13. eight Syphilisation and Its Discontents: Somatic Indications of Psychological Ills in Joyce and Lowry
    (pp. 126-144)
    Martin Bock

    “Sickness,” Dr. Vigil reflects at the beginning ofUnder the Volcano, “is not only in body, but in that part used to be call: soul” (UV5, 144). The connection between bodily disease and mental affliction preoccupied Malcolm Lowry and James Joyce throughout their writing lives, in part because they were inclined to drink—and shared what Delmore Schwartz calls a “withness of the body”—and in part because they lived with the fear of syphilis, a disease that first manifests itself in bodily lesions and was thought by the medical community of the early twentieth century to be a...

  14. nine The World as Book, the Book as Machine: Art and Life in Joyce and Lowry
    (pp. 145-158)
    Patrick A. McCarthy

    In January 1946 Malcolm Lowry sent Jonathan Cape a remarkable document: a typed, single-spaced letter of twenty-two pages that explained the design of his unpublished novel,Under the Volcano, and defended it against a reader’s recommendation that it be extensively revised and cut. At one point in the letter, Lowry conjured up the shade of James Joyce, only to dismiss Joyce’s apparent relevance to his own work, contending thatUnder the Volcanoinvolved “a simplyfying [sic] … of what originally suggested itself in far more baffling, complex and esoteric terms,” while Joyce proceeded in the opposite way in his works...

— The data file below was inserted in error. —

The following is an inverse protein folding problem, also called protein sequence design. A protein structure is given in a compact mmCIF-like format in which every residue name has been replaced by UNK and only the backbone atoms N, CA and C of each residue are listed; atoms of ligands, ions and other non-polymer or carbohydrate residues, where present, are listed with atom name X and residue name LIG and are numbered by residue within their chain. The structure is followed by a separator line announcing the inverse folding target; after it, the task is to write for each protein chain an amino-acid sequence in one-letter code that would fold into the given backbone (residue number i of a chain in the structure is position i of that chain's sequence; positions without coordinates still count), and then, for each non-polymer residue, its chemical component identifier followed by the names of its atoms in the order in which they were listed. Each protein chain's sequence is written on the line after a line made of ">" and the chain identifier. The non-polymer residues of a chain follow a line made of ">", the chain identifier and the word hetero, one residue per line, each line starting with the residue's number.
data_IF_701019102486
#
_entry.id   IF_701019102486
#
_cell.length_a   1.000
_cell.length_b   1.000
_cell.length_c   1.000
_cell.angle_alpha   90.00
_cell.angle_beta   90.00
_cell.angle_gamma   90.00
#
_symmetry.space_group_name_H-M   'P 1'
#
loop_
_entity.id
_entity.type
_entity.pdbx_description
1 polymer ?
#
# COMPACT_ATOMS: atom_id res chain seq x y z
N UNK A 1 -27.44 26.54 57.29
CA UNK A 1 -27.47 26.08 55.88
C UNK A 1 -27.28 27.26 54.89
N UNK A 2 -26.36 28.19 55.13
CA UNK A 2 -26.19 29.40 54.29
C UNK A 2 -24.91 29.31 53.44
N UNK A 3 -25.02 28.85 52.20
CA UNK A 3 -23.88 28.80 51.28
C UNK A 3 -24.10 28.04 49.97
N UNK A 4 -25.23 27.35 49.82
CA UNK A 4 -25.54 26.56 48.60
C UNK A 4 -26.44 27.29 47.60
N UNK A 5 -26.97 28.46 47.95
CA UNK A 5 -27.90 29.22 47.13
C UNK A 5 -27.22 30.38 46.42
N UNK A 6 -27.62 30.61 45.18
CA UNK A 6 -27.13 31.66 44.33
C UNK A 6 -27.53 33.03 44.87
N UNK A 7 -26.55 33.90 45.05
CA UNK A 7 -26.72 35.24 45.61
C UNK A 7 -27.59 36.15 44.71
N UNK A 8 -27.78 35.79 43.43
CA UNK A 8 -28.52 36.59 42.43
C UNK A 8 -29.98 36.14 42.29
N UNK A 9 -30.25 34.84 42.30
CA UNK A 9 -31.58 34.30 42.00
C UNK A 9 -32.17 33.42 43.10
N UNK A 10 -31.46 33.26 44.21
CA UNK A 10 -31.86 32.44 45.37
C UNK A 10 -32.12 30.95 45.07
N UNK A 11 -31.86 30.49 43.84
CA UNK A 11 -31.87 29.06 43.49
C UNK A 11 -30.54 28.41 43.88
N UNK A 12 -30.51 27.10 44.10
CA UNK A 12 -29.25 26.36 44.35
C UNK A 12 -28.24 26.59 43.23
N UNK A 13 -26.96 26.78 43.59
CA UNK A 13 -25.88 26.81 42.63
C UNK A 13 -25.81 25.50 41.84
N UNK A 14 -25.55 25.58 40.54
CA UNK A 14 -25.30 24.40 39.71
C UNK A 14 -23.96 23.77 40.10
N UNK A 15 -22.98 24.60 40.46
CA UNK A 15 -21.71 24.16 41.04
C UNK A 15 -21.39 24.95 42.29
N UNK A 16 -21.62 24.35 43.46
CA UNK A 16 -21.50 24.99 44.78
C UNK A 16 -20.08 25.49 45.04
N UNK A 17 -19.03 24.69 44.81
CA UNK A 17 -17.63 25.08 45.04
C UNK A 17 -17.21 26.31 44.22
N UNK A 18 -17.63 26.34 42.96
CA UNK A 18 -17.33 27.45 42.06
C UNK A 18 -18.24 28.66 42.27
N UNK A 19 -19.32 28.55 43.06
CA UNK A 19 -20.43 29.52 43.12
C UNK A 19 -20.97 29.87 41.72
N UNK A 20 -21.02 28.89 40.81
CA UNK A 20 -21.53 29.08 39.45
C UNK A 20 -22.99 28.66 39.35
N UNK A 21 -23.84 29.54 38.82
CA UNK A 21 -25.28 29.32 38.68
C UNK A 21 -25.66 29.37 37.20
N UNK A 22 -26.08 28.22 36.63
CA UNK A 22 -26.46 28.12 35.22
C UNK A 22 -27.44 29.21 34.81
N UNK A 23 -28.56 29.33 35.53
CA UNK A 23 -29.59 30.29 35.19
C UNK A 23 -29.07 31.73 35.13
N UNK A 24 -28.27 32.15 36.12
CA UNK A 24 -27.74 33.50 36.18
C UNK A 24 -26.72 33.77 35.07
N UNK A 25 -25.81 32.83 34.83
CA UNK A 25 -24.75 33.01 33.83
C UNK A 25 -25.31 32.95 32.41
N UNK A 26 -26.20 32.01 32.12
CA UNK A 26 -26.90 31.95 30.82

15. ten Literary Modernism and Cinema: Two Approaches
    (pp. 159-176)
    Paul Tiessen

    Works by both Joyce and Lowry are often cited by scholars in terms of film technique. Among the many stylistic elements in novels such asUlyssesandUnder the Volcanothat invite references to cinema are the interior-monologue idiom suggesting cinematic montage and imagery suggesting photographic perspective. With the enormous growth of literature-and-film criticism in the 1960s and 1970s, Joyce’s work more than any other writer’s came into the foreground in study after study, often with particular elaborations of modernist literary techniques on the one hand, and a combination of modernist and conventional film techniques on the other. During those...

  16. eleven The Filmmaker as Critic: Huston’s Under the Volcano and The Dead
    (pp. 177-196)
    Rebecca Hughes and Kieron O’Hara

    In the last few years before he died, John Huston made films based on Malcolm Lowry’sUnder the Volcano(1984, Universal, with Albert Finney Jacqueline Bisset, and Anthony Andrews) and James Joyce’s story “The Dead” (1987, Vestron Pictures/Zenith, with Anjelica Huston and Donal McCann). Because these films were different in important ways from the original literary works, we can make discoveries about Joyce’s and Lowry’s works by comparing the originals with Huston’s adaptations. First, we will need to have a view on the originals for the purpose of comparison. Second, we will argue that these Huston films arecriticalstudies...

  17. Contributors
    (pp. 197-199)
  18. Index
    (pp. 200-208)